I recently heard this statement in a podcast by Stephen Mansfield. Though I’ve heard variations of it in other places, the way he said it made me stop mowing the lawn and pay closer attention.
It’s a simple statement, yet it’s packed with reality. The point of it is that life can be a struggle, success hinges on how you face up to those struggles.
We teach our kids from their earliest moments this lesson. When a baby is first learning to walk and keeps falling, we encourage them with “come on, get up, you can do it!” We tell our middle schoolers that “you can be anything you want if you’re willing to work for it” in order to build their confidence in school.
Look on the wall of many offices and buildings around you and you will find motivational posters. A guy hanging by his fingertips on the side of a cliff tells you to never let go (duh, really?). A ring of skydivers reminds you to conquer your fears (I fear snakes so this one doesn’t do much for me). And all the ones with sunrises or sunsets that tell you to believe, to dream, to achieve (all I ever seem to achieve on the beach is sand all over the floor of the car afterward).
Phrases such as “no pain no gain” or “come on push yourselves” screamed by dictatorial coaches or tyrannical Spinning class instructors. All part of the idea that to achieve what you desire in life you will face hardship.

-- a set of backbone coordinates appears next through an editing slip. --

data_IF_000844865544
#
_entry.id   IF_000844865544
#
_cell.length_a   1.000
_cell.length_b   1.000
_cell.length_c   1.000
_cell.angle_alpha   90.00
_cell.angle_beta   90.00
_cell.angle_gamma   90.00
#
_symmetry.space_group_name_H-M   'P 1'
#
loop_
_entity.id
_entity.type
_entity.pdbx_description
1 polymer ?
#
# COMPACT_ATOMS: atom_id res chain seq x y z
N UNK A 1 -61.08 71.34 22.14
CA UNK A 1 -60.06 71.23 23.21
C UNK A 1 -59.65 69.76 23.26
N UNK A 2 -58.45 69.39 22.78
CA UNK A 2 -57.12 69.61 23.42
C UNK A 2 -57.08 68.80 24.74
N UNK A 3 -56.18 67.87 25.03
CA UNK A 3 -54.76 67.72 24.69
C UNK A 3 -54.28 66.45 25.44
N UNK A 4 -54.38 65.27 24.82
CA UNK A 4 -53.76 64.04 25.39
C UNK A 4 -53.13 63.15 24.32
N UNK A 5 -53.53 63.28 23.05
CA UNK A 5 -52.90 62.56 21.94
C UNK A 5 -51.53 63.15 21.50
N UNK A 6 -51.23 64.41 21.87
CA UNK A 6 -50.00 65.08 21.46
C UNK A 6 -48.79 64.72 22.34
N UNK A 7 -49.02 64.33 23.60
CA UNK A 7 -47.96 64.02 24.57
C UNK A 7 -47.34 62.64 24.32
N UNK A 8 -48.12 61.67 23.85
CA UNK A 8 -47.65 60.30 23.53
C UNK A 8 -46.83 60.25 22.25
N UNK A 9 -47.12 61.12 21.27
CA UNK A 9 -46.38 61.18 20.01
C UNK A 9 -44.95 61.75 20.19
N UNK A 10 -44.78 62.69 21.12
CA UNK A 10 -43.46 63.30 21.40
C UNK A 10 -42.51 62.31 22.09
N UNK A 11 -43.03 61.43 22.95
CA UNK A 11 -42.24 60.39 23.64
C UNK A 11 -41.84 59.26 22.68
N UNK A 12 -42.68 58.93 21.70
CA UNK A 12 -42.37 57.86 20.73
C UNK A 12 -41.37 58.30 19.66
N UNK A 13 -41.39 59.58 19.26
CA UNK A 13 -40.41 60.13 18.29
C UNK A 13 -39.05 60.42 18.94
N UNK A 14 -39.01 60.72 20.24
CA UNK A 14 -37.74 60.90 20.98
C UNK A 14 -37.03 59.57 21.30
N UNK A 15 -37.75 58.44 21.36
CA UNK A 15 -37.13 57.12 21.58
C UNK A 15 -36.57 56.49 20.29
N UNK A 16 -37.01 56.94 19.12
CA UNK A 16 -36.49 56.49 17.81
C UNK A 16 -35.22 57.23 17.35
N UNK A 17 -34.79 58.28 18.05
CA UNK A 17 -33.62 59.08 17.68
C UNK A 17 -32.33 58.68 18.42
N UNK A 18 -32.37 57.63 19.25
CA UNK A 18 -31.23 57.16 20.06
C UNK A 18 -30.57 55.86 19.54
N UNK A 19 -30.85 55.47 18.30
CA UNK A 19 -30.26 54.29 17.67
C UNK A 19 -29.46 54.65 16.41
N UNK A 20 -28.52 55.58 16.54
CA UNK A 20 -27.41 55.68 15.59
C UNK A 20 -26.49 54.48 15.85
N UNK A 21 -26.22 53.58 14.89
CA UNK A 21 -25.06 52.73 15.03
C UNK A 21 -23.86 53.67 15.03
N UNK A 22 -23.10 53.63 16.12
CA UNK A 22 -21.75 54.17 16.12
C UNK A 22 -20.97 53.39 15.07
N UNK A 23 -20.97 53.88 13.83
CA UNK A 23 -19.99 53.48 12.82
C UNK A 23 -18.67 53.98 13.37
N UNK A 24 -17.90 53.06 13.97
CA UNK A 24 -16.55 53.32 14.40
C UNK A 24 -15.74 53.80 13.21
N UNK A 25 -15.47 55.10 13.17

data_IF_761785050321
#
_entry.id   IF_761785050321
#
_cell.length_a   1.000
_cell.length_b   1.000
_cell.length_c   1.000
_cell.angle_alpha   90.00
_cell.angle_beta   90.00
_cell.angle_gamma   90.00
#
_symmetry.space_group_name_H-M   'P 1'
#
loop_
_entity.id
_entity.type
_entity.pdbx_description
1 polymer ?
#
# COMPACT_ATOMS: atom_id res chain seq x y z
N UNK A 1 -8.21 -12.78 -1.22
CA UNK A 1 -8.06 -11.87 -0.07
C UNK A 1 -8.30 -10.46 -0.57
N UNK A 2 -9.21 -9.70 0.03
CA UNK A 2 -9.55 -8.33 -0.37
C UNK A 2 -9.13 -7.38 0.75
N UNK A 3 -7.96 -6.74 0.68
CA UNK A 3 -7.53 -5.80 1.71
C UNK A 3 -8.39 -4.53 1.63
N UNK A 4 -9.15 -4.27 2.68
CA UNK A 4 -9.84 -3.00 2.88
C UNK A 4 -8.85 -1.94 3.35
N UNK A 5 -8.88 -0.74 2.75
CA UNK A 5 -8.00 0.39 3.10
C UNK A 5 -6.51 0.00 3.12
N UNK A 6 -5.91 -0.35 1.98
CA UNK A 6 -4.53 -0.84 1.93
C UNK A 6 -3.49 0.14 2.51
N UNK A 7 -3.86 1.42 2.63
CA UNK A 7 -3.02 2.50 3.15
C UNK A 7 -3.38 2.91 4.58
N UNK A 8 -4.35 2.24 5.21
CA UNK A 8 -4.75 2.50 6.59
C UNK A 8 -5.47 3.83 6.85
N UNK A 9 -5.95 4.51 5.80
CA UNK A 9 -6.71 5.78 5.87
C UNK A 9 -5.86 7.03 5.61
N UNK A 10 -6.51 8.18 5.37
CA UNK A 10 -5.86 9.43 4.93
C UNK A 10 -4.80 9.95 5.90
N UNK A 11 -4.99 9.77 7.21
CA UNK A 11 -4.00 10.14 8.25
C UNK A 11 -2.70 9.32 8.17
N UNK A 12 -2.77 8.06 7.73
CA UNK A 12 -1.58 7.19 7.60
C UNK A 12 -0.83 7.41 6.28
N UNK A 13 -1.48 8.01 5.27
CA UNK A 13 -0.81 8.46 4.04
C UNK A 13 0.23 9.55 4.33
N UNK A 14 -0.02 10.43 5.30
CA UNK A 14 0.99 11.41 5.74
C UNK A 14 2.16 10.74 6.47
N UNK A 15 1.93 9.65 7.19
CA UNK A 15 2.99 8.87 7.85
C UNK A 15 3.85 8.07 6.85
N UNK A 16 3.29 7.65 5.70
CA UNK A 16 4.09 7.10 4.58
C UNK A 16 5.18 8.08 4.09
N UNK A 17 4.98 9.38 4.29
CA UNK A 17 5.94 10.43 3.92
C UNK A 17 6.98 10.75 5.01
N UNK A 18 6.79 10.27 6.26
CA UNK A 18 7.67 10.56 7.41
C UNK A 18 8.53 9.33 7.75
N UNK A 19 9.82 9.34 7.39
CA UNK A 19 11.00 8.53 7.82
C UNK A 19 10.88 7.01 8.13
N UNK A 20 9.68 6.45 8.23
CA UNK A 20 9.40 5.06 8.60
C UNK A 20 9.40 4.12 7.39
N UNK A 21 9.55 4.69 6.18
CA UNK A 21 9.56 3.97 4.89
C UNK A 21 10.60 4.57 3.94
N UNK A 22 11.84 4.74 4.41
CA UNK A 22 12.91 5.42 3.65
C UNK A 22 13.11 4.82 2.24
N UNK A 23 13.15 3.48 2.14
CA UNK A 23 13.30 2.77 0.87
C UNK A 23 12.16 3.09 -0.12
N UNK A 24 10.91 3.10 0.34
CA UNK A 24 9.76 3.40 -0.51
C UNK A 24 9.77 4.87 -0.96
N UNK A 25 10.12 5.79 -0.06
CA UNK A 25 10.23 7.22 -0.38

We see this in the academy with our cadets. We drill them over and over on skills that could save their lives or ours. We push them physically and mentally to test their mettle and to let them know that this job isn’t for the faint of heart. Or take the person who puts in long hours with the books studying for a promotional exam. They give up time with family and friends, make sacrifices of short-term enjoyment for long-term satisfaction from a promotion. These are all examples of the statement that hardship is the price of success.
To those dealing with hardships in your life right now, please know that there is truth in this statement. We are not promised a life of ease, there is no guarantee that we will get everything we want. But we have to remember that sometimes success is not measured in appointments, promotions, or salary. Often times success is evident by character, relationships, or fond memories. The road is often hard, but in the end, the price will be worth it. There are people around you willing and able to help you through your difficulty. As you rely on your buddy during a search, rely on someone to help you pay the price of success.
To those of you who’ve been through hardships and who’ve paid a price how are you helping those around you with their burden? When was the last time you sent an encouraging text to someone on your crew? Did you talk to the rookie on his last shift about career advancement options or just throw out the tired old phrase of “rookies should show up and shut up?” On your last call, did you take time to list the various options for post fire clean up services to the citizen?
In sharing the burden and price of hardship with others, we ourselves become more successful. It lightens our own load when we know that we are caring for others and are not just self-centered. With emergency personnel taking their lives at an alarming rate, how can we use the word Brother/Sisterhood if we’re not willing to help them before it’s too late?
Hardship is the price of success; but I would contend, that when everyone chips in and works together, that price is less costly and more satisfying. The end result will be a success no matter what form success might take.